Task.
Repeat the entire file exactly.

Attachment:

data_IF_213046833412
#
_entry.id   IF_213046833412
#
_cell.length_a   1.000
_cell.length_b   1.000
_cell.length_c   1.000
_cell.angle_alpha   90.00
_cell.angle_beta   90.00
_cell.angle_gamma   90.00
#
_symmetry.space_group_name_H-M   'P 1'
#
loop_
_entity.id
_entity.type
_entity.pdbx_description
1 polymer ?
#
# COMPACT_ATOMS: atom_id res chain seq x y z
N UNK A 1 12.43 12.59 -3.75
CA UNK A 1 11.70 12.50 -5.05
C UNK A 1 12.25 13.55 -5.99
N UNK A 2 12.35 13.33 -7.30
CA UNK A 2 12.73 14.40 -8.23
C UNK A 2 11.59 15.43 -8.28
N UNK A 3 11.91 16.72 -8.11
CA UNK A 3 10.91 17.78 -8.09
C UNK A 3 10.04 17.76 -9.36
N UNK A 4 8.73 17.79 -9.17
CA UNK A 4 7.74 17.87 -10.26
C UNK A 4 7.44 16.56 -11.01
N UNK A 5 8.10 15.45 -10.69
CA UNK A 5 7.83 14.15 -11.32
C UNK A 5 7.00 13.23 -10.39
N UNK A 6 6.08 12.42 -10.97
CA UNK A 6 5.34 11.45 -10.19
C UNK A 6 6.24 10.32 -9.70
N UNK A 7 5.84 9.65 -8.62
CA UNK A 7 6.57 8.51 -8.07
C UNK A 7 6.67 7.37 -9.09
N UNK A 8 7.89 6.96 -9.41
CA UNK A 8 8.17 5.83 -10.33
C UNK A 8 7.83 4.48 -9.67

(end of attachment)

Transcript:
data_IF_213046833412
#
_entry.id   IF_213046833412
#
_cell.length_a   1.000
_cell.length_b   1.000
_cell.length_c   1.000
_cell.angle_alpha   90.00
_cell.angle_beta   90.00
_cell.angle_gamma   90.00
#
_symmetry.space_group_name_H-M   'P 1'
#
loop_
_entity.id
_entity.type
_entity.pdbx_description
1 polymer ?
#
# COMPACT_ATOMS: atom_id res chain seq x y z
N UNK A 1 12.43 12.59 -3.75
CA UNK A 1 11.70 12.50 -5.05
C UNK A 1 12.25 13.55 -5.99
N UNK A 2 12.35 13.33 -7.30
CA UNK A 2 12.73 14.40 -8.23
C UNK A 2 11.59 15.43 -8.28
N UNK A 3 11.91 16.72 -8.11
CA UNK A 3 10.91 17.78 -8.09
C UNK A 3 10.04 17.76 -9.36
N UNK A 4 8.73 17.79 -9.17
CA UNK A 4 7.74 17.87 -10.26
C UNK A 4 7.44 16.56 -11.01
N UNK A 5 8.10 15.45 -10.69
CA UNK A 5 7.83 14.15 -11.32
C UNK A 5 7.00 13.23 -10.39
N UNK A 6 6.08 12.42 -10.97
CA UNK A 6 5.34 11.45 -10.19
C UNK A 6 6.24 10.32 -9.70
N UNK A 7 5.84 9.65 -8.62
CA UNK A 7 6.57 8.51 -8.07
C UNK A 7 6.67 7.37 -9.09
N UNK A 8 7.89 6.96 -9.41
CA UNK A 8 8.17 5.83 -10.33
C UNK A 8 7.83 4.48 -9.67